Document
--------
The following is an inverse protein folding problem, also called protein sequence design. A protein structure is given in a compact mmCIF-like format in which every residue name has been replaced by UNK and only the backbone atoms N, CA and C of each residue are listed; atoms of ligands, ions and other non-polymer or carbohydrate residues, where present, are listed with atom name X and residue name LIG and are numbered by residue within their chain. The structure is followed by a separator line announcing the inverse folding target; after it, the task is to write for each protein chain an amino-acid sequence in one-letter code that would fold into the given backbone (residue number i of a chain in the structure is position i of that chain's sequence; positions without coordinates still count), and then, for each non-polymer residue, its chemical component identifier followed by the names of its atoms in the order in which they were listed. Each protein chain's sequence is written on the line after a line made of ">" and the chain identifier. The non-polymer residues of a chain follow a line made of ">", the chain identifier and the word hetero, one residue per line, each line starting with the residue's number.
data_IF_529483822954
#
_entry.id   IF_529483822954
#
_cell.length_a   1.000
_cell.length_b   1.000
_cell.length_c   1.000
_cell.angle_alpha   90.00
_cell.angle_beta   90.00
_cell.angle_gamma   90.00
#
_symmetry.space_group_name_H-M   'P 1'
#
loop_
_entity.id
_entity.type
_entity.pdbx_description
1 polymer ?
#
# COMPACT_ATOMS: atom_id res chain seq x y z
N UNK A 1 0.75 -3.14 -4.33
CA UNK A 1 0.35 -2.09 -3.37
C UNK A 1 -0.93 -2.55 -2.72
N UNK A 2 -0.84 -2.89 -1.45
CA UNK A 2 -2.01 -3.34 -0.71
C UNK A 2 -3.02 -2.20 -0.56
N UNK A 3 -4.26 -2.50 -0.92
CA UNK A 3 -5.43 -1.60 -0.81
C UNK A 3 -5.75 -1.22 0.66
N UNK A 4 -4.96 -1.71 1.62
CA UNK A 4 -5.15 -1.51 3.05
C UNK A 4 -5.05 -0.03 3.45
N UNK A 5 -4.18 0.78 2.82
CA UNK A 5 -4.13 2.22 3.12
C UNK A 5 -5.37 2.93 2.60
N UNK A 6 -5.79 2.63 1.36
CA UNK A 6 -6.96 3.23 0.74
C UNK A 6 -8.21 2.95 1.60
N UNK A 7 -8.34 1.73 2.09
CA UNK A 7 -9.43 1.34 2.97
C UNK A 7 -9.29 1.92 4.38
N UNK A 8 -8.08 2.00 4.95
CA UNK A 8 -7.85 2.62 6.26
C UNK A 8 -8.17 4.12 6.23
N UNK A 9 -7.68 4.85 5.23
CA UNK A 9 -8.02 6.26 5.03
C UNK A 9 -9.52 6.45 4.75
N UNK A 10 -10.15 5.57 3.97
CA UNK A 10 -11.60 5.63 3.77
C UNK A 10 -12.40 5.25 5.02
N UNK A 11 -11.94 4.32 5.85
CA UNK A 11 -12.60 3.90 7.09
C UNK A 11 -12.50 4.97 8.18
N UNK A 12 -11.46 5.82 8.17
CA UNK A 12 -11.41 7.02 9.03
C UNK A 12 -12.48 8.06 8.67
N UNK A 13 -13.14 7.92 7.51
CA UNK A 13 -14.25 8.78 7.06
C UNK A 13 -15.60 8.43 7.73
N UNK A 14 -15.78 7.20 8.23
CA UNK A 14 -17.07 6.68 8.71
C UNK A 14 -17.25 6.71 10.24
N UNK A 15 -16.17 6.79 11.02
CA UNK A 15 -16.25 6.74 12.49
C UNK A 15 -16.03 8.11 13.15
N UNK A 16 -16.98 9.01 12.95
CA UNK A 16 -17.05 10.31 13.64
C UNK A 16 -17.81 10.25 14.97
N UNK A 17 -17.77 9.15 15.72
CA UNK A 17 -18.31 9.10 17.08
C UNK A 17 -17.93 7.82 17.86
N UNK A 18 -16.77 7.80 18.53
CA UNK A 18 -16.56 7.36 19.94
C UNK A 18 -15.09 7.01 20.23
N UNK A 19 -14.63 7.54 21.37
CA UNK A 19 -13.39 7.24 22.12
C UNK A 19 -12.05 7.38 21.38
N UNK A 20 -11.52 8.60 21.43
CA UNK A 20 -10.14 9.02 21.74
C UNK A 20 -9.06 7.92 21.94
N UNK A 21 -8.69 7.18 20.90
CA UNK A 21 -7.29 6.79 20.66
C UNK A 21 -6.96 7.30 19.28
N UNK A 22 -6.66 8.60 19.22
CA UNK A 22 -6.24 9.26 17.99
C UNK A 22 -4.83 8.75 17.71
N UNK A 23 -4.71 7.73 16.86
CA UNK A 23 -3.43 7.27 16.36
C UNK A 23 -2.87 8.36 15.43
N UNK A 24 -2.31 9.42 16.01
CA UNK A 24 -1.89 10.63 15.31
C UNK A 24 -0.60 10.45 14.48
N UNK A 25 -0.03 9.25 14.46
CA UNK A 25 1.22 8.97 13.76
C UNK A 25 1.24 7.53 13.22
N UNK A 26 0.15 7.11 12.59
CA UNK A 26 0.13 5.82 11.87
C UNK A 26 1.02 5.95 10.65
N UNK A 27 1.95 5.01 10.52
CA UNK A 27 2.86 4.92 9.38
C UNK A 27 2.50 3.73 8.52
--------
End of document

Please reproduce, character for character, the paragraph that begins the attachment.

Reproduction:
The following is an inverse protein folding problem, also called protein sequence design. A protein structure is given in a compact mmCIF-like format in which every residue name has been replaced by UNK and only the backbone atoms N, CA and C of each residue are listed; atoms of ligands, ions and other non-polymer or carbohydrate residues, where present, are listed with atom name X and residue name LIG and are numbered by residue within their chain. The structure is followed by a separator line announcing the inverse folding target; after it, the task is to write for each protein chain an amino-acid sequence in one-letter code that would fold into the given backbone (residue number i of a chain in the structure is position i of that chain's sequence; positions without coordinates still count), and then, for each non-polymer residue, its chemical component identifier followed by the names of its atoms in the order in which they were listed. Each protein chain's sequence is written on the line after a line made of ">" and the chain identifier. The non-polymer residues of a chain follow a line made of ">", the chain identifier and the word hetero, one residue per line, each line starting with the residue's number.